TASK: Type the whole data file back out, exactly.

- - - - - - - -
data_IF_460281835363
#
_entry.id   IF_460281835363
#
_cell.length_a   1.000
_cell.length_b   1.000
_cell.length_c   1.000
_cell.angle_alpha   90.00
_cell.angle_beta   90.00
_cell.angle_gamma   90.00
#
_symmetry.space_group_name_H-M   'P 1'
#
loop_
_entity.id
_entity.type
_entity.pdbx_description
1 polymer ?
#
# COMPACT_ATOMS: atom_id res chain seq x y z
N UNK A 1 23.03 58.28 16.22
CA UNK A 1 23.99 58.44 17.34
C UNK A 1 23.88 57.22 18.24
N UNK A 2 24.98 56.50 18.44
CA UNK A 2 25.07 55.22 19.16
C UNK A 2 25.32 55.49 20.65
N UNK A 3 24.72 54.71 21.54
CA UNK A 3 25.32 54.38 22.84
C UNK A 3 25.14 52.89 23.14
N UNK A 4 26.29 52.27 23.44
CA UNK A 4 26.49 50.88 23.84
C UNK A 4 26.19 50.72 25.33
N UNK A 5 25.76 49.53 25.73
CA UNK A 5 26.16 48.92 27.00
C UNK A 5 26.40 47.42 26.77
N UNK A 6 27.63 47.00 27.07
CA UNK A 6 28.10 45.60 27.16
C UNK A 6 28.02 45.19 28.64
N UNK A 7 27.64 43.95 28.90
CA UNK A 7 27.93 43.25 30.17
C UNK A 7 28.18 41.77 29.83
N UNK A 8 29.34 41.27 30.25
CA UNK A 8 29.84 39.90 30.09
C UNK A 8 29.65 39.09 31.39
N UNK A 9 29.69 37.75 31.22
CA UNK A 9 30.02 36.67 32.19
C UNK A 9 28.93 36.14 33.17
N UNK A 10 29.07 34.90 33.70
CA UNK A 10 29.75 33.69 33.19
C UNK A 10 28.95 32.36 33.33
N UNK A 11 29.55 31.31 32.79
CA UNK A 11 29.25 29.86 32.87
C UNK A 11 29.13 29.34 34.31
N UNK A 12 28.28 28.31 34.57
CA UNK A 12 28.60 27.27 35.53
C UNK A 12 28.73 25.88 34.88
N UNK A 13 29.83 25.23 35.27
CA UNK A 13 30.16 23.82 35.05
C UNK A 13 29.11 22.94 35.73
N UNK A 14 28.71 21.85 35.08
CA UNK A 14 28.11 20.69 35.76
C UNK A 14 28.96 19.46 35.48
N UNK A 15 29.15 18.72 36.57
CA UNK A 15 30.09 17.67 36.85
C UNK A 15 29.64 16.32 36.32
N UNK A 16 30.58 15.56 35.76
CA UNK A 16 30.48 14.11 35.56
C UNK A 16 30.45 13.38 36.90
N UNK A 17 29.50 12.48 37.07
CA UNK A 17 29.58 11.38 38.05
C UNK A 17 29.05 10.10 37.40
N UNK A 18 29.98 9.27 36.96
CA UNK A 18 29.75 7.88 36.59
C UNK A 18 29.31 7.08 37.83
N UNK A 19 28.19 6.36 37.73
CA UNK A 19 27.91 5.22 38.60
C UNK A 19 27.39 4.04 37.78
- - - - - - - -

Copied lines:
data_IF_460281835363
#
_entry.id   IF_460281835363
#
_cell.length_a   1.000
_cell.length_b   1.000
_cell.length_c   1.000
_cell.angle_alpha   90.00
_cell.angle_beta   90.00
_cell.angle_gamma   90.00
#
_symmetry.space_group_name_H-M   'P 1'
#
loop_
_entity.id
_entity.type
_entity.pdbx_description
1 polymer ?
#
# COMPACT_ATOMS: atom_id res chain seq x y z
N UNK A 1 23.03 58.28 16.22
CA UNK A 1 23.99 58.44 17.34
C UNK A 1 23.88 57.22 18.24
N UNK A 2 24.98 56.50 18.44
CA UNK A 2 25.07 55.22 19.16
C UNK A 2 25.32 55.49 20.65
N UNK A 3 24.72 54.71 21.54
CA UNK A 3 25.32 54.38 22.84
C UNK A 3 25.14 52.89 23.14
N UNK A 4 26.29 52.27 23.44
CA UNK A 4 26.49 50.88 23.84
C UNK A 4 26.19 50.72 25.33
N UNK A 5 25.76 49.53 25.73
CA UNK A 5 26.16 48.92 27.00
C UNK A 5 26.40 47.42 26.77
N UNK A 6 27.63 47.00 27.07
CA UNK A 6 28.10 45.60 27.16
C UNK A 6 28.02 45.19 28.64
N UNK A 7 27.64 43.95 28.90
CA UNK A 7 27.93 43.25 30.17
C UNK A 7 28.18 41.77 29.83
N UNK A 8 29.34 41.27 30.25
CA UNK A 8 29.84 39.90 30.09
C UNK A 8 29.65 39.09 31.39
N UNK A 9 29.69 37.75 31.22
CA UNK A 9 30.02 36.67 32.19
C UNK A 9 28.93 36.14 33.17
N UNK A 10 29.07 34.90 33.70
CA UNK A 10 29.75 33.69 33.19
C UNK A 10 28.95 32.36 33.33
N UNK A 11 29.55 31.31 32.79
CA UNK A 11 29.25 29.86 32.87
C UNK A 11 29.13 29.34 34.31
N UNK A 12 28.28 28.31 34.57
CA UNK A 12 28.60 27.27 35.53
C UNK A 12 28.73 25.88 34.88
N UNK A 13 29.83 25.23 35.27
CA UNK A 13 30.16 23.82 35.05
C UNK A 13 29.11 22.94 35.73
N UNK A 14 28.71 21.85 35.08
CA UNK A 14 28.11 20.69 35.76
C UNK A 14 28.96 19.46 35.48
N UNK A 15 29.15 18.72 36.57
CA UNK A 15 30.09 17.67 36.85
C UNK A 15 29.64 16.32 36.32
N UNK A 16 30.58 15.56 35.76
CA UNK A 16 30.48 14.11 35.56
C UNK A 16 30.45 13.38 36.90
N UNK A 17 29.50 12.48 37.07
CA UNK A 17 29.58 11.38 38.05
C UNK A 17 29.05 10.10 37.40
N UNK A 18 29.98 9.27 36.96
CA UNK A 18 29.75 7.88 36.59
C UNK A 18 29.31 7.08 37.83
N UNK A 19 28.19 6.36 37.73
CA UNK A 19 27.91 5.22 38.60
C UNK A 19 27.39 4.04 37.78